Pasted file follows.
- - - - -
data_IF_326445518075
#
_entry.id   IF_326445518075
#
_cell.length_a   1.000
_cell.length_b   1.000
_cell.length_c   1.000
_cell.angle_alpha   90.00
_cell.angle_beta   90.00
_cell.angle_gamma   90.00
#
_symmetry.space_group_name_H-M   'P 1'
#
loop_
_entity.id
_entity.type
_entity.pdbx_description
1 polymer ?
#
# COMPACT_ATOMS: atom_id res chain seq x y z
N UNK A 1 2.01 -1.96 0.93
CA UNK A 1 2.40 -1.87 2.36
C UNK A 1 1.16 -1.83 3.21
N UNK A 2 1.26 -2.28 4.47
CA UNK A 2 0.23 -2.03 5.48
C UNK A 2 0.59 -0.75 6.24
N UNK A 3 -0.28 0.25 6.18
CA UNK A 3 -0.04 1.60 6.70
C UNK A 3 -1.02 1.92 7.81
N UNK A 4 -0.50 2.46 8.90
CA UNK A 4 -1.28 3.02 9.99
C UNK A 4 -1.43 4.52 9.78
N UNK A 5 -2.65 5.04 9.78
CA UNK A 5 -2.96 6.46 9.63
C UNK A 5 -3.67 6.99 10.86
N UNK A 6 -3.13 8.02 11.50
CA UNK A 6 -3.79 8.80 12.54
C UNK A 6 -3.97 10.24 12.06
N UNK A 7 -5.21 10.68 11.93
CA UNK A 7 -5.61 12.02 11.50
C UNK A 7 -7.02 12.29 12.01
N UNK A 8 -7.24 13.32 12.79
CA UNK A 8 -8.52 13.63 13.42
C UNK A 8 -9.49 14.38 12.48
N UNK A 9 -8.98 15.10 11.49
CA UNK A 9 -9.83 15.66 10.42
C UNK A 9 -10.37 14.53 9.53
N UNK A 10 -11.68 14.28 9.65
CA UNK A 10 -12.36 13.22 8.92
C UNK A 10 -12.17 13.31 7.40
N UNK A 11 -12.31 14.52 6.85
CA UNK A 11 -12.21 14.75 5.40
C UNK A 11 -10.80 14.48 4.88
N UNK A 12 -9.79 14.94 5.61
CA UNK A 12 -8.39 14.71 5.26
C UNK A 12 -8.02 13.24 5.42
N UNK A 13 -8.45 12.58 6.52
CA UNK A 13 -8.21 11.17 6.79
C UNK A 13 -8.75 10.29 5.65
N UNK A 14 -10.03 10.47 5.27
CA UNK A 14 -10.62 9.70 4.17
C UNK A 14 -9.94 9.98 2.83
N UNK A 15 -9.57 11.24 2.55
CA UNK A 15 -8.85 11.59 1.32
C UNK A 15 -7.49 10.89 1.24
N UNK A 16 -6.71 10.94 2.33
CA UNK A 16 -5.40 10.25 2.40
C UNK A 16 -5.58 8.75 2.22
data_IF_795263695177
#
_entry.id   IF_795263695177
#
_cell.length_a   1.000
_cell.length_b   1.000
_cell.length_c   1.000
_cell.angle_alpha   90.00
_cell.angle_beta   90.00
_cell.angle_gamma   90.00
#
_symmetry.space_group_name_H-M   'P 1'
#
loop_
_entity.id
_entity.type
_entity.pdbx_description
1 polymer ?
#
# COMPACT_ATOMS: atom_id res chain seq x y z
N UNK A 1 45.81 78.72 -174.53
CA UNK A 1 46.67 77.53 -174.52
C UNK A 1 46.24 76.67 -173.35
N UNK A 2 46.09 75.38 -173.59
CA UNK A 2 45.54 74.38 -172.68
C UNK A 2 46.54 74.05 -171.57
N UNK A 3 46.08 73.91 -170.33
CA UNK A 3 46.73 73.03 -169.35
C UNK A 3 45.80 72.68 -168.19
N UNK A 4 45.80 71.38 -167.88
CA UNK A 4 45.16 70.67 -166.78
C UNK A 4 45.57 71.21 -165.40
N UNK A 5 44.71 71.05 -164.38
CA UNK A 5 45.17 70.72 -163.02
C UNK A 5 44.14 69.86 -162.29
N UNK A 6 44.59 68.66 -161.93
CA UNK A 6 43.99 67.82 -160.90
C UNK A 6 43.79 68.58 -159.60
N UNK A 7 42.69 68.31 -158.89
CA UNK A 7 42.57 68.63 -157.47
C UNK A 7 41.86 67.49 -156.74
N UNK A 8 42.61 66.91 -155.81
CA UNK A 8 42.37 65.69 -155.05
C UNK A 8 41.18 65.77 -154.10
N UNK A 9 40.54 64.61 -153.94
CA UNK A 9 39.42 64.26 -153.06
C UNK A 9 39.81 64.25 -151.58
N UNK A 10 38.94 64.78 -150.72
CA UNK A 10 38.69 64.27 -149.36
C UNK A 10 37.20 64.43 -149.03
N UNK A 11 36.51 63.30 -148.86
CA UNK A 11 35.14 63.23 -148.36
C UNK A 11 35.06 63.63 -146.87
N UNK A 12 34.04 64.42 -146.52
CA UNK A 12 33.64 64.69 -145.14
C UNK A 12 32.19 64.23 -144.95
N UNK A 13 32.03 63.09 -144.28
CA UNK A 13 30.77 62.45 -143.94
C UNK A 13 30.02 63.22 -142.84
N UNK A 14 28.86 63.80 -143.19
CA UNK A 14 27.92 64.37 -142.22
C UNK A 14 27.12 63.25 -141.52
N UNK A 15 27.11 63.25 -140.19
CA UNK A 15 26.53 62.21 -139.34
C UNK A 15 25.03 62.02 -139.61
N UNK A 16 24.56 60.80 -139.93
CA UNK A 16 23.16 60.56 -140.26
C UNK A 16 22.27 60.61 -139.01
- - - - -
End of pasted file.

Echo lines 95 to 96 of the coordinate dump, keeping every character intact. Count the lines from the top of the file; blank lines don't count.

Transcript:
N UNK A 3 46.08 73.91 -170.33
CA UNK A 3 46.73 73.03 -169.35